On April 12, 2014, Rheostatics (Bidini, Kerr, Tielli, Vesely) performed with Bidiniband and various guests as part of the 2nd Annual Stompin' Tom Memorial Show at the Horseshoe Tavern.

On September 4, 5 and 6, 2015, Rheostatics (Bidini, Kerr, Tielli, Vesely) with Kevin Hearn, plus guest Hugh Marsh performed the album Music Inspired by the Group of Seven in its entirety at the Art Gallery of Ontario.[18] They also performed an unannounced nine song set on September 3, 2015 as part of a tribute concert at the Art Gallery of Ontario. In the early hours of September 7, 2015 Rheostatics performed with various guests at an after party at the Monarch Tavern after the performance at the AGO.

On April 29, 2016, Rheostatics (Bidini, Kerr, Tielli, Vesely) with Kevin Hearn and Hugh Marsh performed at Massey Hall. They performed a warm-up show on April 24, 2016 at the Starlight Social Club in Waterloo, Ontario with the same line-up.

On August 27, 2016, Rheostatics (Bidini, Kerr, Tielli, Vesely) with Kevin Hearn and Hugh Marsh headlined at the Harvest Picnic festival (Christie Lake, Ontario). On September 18, 2016 the same line-up performed at the Toronto Urban Roots Festival (TURF).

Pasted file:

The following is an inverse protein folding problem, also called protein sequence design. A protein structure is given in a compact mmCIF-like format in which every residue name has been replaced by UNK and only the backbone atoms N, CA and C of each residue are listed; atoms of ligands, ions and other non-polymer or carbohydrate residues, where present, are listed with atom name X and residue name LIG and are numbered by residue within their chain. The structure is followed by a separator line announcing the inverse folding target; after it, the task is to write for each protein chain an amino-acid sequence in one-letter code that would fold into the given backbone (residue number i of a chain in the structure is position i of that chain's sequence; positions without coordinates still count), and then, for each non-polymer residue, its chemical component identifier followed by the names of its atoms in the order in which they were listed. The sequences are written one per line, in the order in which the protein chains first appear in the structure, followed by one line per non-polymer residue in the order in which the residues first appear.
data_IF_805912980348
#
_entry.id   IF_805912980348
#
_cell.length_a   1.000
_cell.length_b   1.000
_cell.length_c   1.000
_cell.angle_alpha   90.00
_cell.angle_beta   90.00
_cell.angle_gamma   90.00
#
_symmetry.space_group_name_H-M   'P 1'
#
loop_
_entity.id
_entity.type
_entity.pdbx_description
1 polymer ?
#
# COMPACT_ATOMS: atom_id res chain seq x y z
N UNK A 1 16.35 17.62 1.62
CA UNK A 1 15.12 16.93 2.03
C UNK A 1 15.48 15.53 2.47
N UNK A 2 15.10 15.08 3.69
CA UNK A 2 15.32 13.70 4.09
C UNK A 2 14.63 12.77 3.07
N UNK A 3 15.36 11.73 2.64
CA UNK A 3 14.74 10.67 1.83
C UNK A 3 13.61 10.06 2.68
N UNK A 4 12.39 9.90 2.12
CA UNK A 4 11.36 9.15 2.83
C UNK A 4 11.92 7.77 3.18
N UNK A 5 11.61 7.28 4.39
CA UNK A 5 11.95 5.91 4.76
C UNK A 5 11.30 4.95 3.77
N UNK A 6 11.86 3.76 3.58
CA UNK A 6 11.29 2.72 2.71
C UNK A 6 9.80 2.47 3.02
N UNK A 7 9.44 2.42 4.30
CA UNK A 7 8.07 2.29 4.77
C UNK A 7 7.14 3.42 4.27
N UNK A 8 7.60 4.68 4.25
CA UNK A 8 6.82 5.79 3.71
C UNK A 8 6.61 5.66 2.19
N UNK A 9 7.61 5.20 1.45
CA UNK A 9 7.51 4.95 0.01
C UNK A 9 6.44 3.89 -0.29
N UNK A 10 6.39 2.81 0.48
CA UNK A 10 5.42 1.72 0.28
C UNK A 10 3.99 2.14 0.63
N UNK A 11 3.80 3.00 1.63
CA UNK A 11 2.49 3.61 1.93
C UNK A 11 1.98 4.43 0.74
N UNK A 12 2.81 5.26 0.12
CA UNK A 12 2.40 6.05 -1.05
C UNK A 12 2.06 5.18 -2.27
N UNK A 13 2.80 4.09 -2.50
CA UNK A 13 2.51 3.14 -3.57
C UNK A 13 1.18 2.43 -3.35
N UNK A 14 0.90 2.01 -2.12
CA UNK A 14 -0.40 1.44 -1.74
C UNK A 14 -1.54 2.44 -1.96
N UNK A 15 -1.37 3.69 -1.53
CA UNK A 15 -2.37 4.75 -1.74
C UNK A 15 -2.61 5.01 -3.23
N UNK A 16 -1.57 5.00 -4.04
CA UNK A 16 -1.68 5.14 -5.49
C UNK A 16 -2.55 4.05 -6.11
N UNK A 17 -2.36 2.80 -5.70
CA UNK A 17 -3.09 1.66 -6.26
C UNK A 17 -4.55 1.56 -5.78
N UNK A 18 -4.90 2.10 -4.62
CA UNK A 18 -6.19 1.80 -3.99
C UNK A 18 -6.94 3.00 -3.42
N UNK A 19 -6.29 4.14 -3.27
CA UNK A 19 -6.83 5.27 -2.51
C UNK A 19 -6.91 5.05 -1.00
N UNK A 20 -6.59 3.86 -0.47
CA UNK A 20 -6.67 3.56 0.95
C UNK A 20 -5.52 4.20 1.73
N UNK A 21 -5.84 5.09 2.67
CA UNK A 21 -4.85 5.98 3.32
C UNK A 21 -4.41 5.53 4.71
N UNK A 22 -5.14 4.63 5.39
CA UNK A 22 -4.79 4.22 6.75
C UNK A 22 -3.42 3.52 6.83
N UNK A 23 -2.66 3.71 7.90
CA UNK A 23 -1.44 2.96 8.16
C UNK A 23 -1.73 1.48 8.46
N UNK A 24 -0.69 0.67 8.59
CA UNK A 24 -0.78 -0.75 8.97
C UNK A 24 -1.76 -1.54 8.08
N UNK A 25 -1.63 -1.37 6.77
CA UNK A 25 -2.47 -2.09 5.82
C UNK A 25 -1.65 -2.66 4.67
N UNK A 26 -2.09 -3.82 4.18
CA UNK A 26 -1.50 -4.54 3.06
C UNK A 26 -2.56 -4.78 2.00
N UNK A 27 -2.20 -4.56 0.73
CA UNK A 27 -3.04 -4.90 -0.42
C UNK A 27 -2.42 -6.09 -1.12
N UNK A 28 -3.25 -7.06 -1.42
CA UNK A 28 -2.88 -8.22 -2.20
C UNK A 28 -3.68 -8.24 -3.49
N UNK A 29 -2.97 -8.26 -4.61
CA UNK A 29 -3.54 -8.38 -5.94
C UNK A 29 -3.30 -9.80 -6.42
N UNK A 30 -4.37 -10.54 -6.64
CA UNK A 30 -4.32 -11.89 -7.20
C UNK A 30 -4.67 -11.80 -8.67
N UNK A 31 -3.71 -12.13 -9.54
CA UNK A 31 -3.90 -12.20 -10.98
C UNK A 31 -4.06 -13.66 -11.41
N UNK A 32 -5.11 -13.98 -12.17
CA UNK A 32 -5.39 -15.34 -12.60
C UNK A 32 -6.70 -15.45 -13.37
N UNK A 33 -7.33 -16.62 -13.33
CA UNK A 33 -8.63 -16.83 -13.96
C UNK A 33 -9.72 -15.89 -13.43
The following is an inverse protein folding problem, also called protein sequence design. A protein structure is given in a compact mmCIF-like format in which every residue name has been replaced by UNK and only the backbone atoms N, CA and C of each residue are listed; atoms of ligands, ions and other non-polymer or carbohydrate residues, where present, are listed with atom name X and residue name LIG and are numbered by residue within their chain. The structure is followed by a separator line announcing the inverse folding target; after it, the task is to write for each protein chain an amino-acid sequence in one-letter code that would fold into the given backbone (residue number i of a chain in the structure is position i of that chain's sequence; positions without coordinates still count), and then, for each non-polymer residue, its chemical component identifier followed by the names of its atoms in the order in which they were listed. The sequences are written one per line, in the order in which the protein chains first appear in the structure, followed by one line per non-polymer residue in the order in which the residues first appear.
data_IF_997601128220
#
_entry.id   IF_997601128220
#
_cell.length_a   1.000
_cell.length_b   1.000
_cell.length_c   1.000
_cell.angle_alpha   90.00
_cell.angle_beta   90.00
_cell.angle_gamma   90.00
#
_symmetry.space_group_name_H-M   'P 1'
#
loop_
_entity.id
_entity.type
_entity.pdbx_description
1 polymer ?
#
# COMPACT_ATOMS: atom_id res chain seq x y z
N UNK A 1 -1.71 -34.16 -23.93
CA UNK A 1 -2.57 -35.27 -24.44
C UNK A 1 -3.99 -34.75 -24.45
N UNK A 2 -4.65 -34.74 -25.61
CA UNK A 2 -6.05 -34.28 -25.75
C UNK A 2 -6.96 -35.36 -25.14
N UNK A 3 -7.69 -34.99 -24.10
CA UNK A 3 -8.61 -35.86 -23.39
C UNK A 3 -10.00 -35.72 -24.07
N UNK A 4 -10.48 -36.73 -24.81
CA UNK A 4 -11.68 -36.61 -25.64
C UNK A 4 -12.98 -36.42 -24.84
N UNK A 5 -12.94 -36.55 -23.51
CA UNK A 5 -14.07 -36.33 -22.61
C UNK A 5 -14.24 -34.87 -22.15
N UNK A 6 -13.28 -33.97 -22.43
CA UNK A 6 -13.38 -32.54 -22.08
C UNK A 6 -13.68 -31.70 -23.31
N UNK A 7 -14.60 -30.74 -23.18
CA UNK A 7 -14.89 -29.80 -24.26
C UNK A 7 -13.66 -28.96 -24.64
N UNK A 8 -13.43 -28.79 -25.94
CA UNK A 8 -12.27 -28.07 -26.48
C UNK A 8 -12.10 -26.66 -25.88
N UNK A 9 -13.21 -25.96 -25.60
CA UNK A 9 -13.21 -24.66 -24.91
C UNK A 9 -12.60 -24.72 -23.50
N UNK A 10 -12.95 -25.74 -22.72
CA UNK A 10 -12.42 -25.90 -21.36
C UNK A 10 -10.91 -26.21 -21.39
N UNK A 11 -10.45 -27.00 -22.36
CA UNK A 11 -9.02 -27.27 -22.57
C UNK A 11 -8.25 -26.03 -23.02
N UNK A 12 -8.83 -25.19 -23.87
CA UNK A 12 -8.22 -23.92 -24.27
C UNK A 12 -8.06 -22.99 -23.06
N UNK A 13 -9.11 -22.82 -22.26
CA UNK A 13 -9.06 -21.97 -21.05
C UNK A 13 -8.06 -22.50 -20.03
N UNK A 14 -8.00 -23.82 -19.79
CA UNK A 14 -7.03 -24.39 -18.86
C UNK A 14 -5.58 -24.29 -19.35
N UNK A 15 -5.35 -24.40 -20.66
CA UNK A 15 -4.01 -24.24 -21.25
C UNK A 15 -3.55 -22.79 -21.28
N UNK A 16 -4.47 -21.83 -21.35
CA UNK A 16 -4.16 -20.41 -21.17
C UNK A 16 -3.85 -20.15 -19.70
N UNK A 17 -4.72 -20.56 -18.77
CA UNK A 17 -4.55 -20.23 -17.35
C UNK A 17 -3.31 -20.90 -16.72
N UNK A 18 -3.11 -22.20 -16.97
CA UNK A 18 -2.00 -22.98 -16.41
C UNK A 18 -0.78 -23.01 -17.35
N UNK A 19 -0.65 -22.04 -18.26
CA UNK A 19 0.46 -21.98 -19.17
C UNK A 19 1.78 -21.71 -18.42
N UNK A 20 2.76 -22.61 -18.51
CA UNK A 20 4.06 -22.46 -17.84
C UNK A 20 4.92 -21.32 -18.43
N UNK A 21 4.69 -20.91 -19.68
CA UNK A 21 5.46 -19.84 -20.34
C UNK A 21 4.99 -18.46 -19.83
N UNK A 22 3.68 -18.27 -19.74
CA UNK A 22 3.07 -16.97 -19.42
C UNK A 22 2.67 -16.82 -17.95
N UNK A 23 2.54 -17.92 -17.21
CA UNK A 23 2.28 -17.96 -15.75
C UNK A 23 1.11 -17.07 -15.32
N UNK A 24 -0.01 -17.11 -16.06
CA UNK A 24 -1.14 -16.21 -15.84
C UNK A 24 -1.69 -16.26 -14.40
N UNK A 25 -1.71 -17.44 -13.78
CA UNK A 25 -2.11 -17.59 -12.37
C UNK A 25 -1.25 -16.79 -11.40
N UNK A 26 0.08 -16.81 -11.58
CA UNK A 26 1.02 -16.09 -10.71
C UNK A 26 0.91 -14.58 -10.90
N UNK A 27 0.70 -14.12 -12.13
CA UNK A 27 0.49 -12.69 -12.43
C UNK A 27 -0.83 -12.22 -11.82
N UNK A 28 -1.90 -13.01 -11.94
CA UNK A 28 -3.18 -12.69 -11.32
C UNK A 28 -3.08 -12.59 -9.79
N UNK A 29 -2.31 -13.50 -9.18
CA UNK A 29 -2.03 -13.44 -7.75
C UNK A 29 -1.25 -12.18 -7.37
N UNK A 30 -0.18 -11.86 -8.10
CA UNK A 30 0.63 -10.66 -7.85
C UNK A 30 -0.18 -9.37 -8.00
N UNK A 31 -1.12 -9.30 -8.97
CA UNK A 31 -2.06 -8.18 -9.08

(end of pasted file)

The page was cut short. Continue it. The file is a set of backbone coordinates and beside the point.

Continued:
On December 9 and 10, 2016, Rheostatics (Bidini, Clark, Tielli, Vesely, Hearn, Marsh) performed at the Horseshoe Tavern in Toronto, where five new songs were debuted: "Mountains and the Sea" (Bidini), "Music is the Message" (Vesely), "Chemical Valley" (Hearn), "Albatross" (Tielli) and "It's the Super Controller!" (Clark). With Dave Clark returning to the drum kit, and the introduction of new material by all members, this show marked a return to regular, if infrequent, performances.

On January 1, 2017, the band appeared on The Hip 30, a special Tragically Hip tribute episode of CBC Radio 2's The Strombo Show, performing a cover of the Tragically Hip's "Bobcaygeon".[19]

In June 2018, Rheostatics started recording sessions for a new album. Here Come the Wolves was released on September 6, 2019. It is their twelfth album and their first album of original material in 14 years.